Calculated for C7 H2 BrCl5 : C, 24.49; H, 0.58; Br, 23,28; Cl, 51.64% Found : C, 22.4; H, 0.6; Br, 23.2; Cl, 51.6%.
The mother liquor of the recrystallization was evaporated to dryness and the residue dissolved in pentane, treated with charcoal, filtered and recrystallized from methanol to yield white crystals, melting with decomposition at 138° C. Its infrared spectrum showed maxima at 810, 760, 720, 636 and 615 cm-1.
Calculated for C2 Br2 Cl4 : mol. wt. 325.67: C, 7.38; Br, 49.07. Found : mol. wt 330, by vapor pressure osmometry in chloroform solution C, 7.38; Br, 45.8%
Repeating the procedure of Example 36 except that a saturated solution of a slight excess of iodoform in methylene chloride was substituted for carbon tetrachloride, resulted, after a similar workup, in the isolation of a pure sample of the title compound, called also pentachlorobenzyl iodide, in form of light yellow glistening flakes, which after recrystallization from cyclohexane, had mp 138.5°-140.5° C. Its infrared spectrum contained maxima at 1540, 1424, 1360, 1318, 1232, 1160, 1119, 1104, 953, 836, 756, 729, 678, 512 and 478 cm-1, while the resonance of the benzylic protons in its nuclear magnetic resonance spectrum occurred at 4.65 ppm in deuteriochloroform solution.
Calculated for C7 H2 Cl5 l : C, 21.54; H, 0.52; Cl, 45.42; l, 32.51. Found : C, 21.6; H, 0.5; Cl, 45.4 ; l, 32.5%
Repeating the procedure illustrated in Example 36 with the pasty residue of Example 9 resulted in the isolation of 30.3 g of yellow solids, which after recrystallization from carbon tetrachloride yielded white crystals, mp 179°-182° , in 28.1 g yield. Infrared, nuclear magnetic resonance, elemental analysis and mixed melting point showed that the product of this reaction was the title compound, which was obtained in 90% yield. Its infrared peaks occurred at 1436, 1372, 1362, 1269, 1251, 1147, 914, 837, 745, 685, 660, 632, 609, 490 and 460 cm-1, and its nuclear magnetic resonance spectrum displayed the benzylic protons as a singlet at 4.89 ppm in deuteriochloroform solution.
Calculated for C8 H4 Cl6 : C, 30.71; H, 1.29; Cl, 68.00%. Found : C, 30.6; H, 1.3; Cl, 68.2%.
Repeating the procedure of Example 41 with the residue obtained in Example 10 resulted in the isolation of the title compound, mp 135°-138° C in 92% yield. Spectral parameters: infrared, 1555, 1448, 1398, 1376, 1278, 1268, 1160, 1129, 1010, 932, 910, 906, 770, 752, 730, 682, 618, 608, 604, 540, 530, 446 and 436 cm-1 ; nuclear magnetic resonance absorption at 4.86 ppm in CDCl3 solution.
Calculated For C8 H4 Cl6 : C, 30.71; H, 1.29; Cl, 68.00%. Found : C, 30.5; H, 1.3; Cl, 68.3%.
When the procedure of Example 41 was repeated except that the reaction with carbon tetrachloride was carried out with the product of Example 11, a 94% yield of the title compound was realized. After recrystallization from methanol the pure compound had mp 84.0°-84.7° C; infrared maxima were found at 2998,2898, 1550, 1480, 1450, 1400, 1375, 1278, 1270, 1240, 1196, 1153, 951, 940, 890, 723, 716, 692, 612, 609, 532 and 462 cm-1, ran in C2 Cl4 and CS2 solutions; nuclear magnetic resonance peak as a singlet occurred at 4.85 ppm in deuteriochloroform solution.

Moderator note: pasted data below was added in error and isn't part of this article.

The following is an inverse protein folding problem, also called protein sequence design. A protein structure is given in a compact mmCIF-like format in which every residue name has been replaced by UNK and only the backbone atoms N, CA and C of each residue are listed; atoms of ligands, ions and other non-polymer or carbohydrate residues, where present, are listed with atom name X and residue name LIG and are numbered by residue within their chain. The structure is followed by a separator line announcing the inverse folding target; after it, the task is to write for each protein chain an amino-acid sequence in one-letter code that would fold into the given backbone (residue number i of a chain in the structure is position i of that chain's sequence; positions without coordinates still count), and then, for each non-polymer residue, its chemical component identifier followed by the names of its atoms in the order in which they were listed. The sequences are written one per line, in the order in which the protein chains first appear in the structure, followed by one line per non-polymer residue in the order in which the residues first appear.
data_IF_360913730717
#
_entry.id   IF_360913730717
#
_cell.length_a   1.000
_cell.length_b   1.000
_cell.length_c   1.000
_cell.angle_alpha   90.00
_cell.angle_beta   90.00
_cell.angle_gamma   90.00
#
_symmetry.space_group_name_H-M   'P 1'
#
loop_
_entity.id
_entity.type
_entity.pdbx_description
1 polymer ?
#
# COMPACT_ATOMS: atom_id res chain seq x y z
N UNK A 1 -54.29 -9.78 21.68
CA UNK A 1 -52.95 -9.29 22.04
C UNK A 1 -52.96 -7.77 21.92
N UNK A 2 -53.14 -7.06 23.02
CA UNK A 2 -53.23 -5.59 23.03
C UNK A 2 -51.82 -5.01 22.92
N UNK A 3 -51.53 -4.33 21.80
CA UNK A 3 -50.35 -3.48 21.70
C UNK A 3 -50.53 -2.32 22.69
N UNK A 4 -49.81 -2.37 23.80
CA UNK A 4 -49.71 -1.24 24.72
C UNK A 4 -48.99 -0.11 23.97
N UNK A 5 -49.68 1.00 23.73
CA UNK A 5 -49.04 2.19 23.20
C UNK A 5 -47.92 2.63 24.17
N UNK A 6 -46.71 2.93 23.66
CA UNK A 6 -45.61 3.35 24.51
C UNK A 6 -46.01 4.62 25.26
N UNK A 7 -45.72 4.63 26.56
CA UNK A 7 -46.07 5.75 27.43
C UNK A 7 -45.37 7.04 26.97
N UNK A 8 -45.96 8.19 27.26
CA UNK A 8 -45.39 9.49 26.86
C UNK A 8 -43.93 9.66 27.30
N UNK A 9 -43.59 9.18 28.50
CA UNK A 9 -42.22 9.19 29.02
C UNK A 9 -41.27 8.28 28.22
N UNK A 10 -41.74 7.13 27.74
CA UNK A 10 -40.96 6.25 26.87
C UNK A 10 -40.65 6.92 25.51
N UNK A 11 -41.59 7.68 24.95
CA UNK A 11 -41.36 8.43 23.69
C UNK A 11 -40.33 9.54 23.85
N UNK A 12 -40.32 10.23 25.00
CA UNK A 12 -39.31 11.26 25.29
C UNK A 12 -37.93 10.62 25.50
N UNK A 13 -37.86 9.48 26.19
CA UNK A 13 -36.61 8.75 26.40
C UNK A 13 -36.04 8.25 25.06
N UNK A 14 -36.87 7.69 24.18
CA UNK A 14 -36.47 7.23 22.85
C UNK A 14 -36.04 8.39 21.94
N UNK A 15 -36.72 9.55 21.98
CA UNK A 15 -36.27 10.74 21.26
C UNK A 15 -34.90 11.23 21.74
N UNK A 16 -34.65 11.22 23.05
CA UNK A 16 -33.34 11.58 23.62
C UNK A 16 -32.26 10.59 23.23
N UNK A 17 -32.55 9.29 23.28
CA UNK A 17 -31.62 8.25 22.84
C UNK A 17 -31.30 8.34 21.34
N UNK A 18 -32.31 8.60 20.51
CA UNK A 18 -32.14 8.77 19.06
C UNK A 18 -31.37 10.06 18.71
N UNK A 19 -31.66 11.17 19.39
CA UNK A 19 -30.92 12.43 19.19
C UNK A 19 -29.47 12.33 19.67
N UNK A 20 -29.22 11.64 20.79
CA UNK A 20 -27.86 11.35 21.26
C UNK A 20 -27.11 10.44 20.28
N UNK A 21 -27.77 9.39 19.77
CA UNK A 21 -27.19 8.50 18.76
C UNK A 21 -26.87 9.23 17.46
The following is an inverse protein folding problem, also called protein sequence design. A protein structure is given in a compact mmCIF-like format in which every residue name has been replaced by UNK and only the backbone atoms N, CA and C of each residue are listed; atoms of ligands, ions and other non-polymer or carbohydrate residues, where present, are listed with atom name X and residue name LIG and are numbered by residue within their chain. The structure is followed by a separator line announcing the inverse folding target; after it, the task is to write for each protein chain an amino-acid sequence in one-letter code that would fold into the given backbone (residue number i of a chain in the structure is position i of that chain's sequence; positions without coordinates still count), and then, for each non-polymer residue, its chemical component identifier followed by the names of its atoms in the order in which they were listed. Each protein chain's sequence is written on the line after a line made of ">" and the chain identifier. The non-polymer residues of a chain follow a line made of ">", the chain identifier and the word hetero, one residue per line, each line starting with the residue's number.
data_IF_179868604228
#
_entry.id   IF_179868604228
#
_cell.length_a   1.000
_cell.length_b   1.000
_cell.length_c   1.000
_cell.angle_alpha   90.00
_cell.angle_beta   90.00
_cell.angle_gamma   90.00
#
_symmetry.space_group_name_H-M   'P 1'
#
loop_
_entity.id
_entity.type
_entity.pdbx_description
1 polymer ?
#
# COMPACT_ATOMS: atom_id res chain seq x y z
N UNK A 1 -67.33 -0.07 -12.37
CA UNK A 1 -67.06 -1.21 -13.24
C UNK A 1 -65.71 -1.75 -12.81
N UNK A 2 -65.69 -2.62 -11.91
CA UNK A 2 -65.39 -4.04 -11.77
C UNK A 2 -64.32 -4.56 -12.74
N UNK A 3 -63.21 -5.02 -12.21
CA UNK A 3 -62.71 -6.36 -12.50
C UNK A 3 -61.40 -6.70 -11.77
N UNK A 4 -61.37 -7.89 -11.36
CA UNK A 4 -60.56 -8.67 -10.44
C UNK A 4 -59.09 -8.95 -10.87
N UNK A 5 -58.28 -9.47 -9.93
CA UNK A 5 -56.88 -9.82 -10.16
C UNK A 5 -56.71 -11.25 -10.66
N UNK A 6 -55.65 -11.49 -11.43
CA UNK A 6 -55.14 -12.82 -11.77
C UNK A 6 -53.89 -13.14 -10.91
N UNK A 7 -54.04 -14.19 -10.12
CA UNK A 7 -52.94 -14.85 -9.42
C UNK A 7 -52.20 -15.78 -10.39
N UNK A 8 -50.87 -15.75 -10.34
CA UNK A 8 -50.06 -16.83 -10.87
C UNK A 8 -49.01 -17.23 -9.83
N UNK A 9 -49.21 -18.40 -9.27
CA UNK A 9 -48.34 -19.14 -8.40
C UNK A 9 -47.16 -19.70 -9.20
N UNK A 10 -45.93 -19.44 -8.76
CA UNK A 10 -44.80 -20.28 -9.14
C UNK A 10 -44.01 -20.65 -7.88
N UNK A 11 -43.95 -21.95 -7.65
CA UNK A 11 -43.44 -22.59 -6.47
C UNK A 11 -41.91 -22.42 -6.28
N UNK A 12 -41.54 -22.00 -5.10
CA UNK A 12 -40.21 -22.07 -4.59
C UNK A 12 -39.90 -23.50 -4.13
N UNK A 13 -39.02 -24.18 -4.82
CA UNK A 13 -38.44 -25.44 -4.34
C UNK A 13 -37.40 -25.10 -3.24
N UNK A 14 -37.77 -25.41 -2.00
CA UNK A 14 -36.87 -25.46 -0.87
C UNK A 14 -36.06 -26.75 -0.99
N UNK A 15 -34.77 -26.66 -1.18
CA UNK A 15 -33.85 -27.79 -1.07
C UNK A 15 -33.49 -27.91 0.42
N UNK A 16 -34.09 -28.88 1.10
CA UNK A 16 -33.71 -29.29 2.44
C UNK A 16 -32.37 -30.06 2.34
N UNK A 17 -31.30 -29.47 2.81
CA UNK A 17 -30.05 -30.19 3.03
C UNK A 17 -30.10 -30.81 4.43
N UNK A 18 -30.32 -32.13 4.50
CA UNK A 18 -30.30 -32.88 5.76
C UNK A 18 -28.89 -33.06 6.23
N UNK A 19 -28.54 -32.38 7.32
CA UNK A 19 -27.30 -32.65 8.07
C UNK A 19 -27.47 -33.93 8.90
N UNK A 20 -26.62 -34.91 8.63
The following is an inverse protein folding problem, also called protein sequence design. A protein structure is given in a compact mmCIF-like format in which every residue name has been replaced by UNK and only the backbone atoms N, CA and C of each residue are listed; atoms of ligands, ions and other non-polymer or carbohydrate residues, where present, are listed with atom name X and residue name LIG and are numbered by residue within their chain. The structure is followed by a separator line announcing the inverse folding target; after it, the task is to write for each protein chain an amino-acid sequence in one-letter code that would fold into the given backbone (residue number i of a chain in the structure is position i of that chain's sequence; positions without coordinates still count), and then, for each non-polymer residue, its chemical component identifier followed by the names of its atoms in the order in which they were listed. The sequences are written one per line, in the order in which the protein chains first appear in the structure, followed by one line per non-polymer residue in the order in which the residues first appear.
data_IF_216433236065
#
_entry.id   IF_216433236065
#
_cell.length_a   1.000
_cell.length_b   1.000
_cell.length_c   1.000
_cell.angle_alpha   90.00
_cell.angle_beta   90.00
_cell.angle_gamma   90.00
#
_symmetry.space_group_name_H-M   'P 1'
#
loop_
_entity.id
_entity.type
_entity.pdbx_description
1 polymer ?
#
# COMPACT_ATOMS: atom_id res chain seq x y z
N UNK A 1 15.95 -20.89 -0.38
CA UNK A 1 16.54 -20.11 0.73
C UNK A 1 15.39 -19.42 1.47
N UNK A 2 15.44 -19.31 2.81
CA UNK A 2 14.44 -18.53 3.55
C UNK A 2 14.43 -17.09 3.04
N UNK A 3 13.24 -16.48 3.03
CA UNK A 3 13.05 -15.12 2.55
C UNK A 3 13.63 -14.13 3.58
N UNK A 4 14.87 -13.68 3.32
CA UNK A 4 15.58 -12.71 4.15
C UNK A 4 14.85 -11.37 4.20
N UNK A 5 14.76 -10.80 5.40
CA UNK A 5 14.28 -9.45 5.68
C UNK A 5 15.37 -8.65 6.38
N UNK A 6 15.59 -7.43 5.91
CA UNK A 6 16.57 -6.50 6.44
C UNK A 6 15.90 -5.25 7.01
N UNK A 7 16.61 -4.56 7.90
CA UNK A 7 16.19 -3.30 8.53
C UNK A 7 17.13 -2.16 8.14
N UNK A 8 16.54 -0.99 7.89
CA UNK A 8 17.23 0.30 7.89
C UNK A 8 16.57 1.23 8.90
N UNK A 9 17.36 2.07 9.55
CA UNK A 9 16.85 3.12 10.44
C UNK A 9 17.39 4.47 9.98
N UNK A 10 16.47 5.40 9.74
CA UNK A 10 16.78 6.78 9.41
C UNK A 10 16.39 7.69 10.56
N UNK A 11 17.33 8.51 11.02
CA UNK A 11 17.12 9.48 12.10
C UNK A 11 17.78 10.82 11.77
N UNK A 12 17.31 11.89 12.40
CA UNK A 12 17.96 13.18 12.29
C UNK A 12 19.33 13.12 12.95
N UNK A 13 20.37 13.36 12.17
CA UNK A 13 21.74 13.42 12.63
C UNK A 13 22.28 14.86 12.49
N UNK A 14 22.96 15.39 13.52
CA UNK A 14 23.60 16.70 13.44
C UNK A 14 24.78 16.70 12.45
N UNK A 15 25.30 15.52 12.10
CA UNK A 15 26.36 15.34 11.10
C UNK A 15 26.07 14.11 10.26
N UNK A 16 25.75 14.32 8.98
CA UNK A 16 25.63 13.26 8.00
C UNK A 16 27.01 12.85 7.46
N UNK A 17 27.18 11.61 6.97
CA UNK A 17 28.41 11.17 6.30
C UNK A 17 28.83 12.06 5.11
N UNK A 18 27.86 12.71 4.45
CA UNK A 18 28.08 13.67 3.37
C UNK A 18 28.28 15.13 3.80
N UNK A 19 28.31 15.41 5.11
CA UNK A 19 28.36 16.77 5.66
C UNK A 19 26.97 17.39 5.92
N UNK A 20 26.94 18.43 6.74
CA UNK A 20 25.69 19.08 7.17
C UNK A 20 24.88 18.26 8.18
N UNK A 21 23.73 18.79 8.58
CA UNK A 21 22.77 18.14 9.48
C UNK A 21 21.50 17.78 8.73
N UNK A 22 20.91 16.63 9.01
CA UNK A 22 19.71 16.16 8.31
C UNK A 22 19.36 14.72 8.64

Calculated for C8 H4 Cl6 : C, 30.71; H, 1.29; Cl, 68.00%. Found : C, 30.7; H, 1.3; Cl, 67.8%.
Repeatine the procedure of Example 41 except that the product of Example 12 was used to react with carbon tetrachloride, a nearly quantitative yield of the title compound, mp 232°-233° C was obtained. Its infrared maxima were at 1435, 1350, 1330, 1265, 1237, 1134, 1104, 904, 740, 625, 597 and 544 cm-1 ; nuclear magnetic resonance displayed the benzylic protons as a singlet at 5.11 ppm in deuteriochloroform solution.
Repeating the procedure of the previous Example except that an excess of carbon tetrabromide, instead of carbon tetrachloride, was added to the dioxonium compound, a 90% yield of the title compound was obtained, mp 267.5°-270.8° C. Characteristic maxima in its infrared spectrum occurred at 1104, 868 and 638 cm-1, the paucity of the bands being due to the poor solubility of the compound in infrared solvents. Its nuclear magnetic resonance singlet of the benzylic protons was found at 4.79 ppm in CDCl3 solution.
Calculated for C8 H4 Br6 : C, 16.52; H, 0.70; Br, 82.78%. Found : C, 16.4; H, 0.6; Br, 82.1%
The addition of the oxonium compound prepared in Example 1 to 200 ml of benzene, with cooling and stirring, followed by the addition of water, separation of the two layers and stripping of the excess of benzene resulred in the isolation of a light brown solid, 28.8 g, which, after recrystallization from ethanol and hexane, yielded white needles, mp 112.5°-113.5° C. Elemental analysis, infrared and nuclear magnetic resonance indicated that the product of this reaction is the pentachlorodiphenylmethane indicated in the title. The yield, accordingly, was 83%. the infrared maxima occurred at 3075, 3052, 3022, 2928, 2840, 1601, 1542, 1495, 1450, 1438, 1360, 1352, 1337, 1310, 1282, 1230, 1180, 1118, 1112, 1072, 1038, 946, 884, 776, 726, 692, 678, 638, 618, 602, 540, 522 and 448 cm- 1 in C2 Cl4 and CS2 solution. The methylene protons in the nuclear magnetic resonance scan in CDCl3 solution were at 4.37 ppm as a singlet and the aromatic protons at 7.18 ppm as multiplets in the correct 2:5 area ratio.